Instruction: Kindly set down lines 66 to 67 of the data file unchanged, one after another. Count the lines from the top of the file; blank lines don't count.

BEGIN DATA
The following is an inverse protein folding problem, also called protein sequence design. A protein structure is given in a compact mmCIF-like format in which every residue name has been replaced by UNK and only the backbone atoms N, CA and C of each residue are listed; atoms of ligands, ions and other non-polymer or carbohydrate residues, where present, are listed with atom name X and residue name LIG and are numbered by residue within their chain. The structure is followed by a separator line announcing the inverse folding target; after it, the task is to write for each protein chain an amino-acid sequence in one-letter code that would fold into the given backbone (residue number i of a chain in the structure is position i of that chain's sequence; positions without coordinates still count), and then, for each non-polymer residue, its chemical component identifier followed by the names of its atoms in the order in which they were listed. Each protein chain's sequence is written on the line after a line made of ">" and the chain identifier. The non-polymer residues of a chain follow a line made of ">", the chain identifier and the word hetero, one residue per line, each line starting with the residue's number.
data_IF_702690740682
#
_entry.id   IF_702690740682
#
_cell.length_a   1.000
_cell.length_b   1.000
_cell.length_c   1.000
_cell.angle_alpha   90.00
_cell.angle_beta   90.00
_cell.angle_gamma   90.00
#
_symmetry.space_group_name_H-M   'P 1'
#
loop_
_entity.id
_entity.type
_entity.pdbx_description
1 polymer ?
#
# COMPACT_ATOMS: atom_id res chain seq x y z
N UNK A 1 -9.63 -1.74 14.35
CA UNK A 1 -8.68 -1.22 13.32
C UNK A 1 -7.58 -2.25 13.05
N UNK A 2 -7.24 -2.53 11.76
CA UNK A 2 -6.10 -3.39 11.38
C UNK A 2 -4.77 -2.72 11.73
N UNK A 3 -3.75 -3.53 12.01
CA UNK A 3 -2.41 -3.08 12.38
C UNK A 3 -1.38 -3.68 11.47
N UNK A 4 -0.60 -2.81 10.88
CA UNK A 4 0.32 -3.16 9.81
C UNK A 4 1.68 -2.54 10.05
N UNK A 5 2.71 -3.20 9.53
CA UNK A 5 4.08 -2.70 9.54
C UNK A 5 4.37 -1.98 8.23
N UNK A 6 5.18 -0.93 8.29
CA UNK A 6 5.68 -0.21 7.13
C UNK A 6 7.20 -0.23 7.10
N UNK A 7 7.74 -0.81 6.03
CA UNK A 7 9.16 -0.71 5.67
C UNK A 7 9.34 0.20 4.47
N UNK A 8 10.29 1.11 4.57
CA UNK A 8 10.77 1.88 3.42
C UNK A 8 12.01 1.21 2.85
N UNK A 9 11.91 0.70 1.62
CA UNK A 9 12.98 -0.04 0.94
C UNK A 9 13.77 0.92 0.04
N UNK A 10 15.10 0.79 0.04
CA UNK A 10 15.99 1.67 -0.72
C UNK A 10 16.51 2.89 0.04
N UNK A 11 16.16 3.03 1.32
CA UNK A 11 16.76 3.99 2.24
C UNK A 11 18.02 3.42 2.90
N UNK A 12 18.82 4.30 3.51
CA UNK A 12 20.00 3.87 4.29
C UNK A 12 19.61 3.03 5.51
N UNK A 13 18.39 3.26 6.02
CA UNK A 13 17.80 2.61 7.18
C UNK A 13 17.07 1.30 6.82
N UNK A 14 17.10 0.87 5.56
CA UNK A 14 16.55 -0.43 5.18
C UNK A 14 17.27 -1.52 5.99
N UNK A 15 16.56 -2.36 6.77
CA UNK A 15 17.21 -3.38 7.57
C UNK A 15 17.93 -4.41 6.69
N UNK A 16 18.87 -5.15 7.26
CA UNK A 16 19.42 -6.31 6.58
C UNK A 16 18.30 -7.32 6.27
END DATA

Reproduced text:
C UNK A 15 17.93 -4.41 6.69
N UNK A 16 18.87 -5.15 7.26